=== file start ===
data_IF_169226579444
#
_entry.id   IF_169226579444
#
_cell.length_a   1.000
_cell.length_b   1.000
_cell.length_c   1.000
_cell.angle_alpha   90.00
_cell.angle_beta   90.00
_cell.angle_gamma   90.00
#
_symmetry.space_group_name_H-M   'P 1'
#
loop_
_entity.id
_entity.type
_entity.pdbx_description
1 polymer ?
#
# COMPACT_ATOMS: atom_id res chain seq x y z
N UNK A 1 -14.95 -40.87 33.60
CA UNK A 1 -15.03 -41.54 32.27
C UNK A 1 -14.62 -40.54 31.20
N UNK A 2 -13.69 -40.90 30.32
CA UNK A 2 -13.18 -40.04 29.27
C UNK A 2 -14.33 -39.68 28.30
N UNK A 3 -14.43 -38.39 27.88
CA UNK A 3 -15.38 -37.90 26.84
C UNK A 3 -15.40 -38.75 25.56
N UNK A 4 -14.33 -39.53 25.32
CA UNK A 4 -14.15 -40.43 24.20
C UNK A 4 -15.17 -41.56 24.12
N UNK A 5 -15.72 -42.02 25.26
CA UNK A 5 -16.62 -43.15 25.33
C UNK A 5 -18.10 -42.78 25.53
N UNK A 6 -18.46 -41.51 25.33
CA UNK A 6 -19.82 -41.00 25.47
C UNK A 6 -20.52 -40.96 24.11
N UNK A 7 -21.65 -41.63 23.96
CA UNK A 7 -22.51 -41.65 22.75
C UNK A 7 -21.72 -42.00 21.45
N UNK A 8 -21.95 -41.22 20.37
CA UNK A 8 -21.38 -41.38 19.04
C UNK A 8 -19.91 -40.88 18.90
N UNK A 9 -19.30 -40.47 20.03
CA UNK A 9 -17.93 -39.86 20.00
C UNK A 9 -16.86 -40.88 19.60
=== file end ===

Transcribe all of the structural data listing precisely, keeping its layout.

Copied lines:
data_IF_169226579444
#
_entry.id   IF_169226579444
#
_cell.length_a   1.000
_cell.length_b   1.000
_cell.length_c   1.000
_cell.angle_alpha   90.00
_cell.angle_beta   90.00
_cell.angle_gamma   90.00
#
_symmetry.space_group_name_H-M   'P 1'
#
loop_
_entity.id
_entity.type
_entity.pdbx_description
1 polymer ?
#
# COMPACT_ATOMS: atom_id res chain seq x y z
N UNK A 1 -14.95 -40.87 33.60
CA UNK A 1 -15.03 -41.54 32.27
C UNK A 1 -14.62 -40.54 31.20
N UNK A 2 -13.69 -40.90 30.32
CA UNK A 2 -13.18 -40.04 29.27
C UNK A 2 -14.33 -39.68 28.30
N UNK A 3 -14.43 -38.39 27.88
CA UNK A 3 -15.38 -37.90 26.84
C UNK A 3 -15.40 -38.75 25.56
N UNK A 4 -14.33 -39.53 25.32
CA UNK A 4 -14.15 -40.43 24.20
C UNK A 4 -15.17 -41.56 24.12
N UNK A 5 -15.72 -42.02 25.26
CA UNK A 5 -16.62 -43.15 25.33
C UNK A 5 -18.10 -42.78 25.53
N UNK A 6 -18.46 -41.51 25.33
CA UNK A 6 -19.82 -41.00 25.47
C UNK A 6 -20.52 -40.96 24.11
N UNK A 7 -21.65 -41.63 23.96
CA UNK A 7 -22.51 -41.65 22.75
C UNK A 7 -21.72 -42.00 21.45
N UNK A 8 -21.95 -41.22 20.37
CA UNK A 8 -21.38 -41.38 19.04
C UNK A 8 -19.91 -40.88 18.90
N UNK A 9 -19.30 -40.47 20.03
CA UNK A 9 -17.93 -39.86 20.00
C UNK A 9 -16.86 -40.88 19.60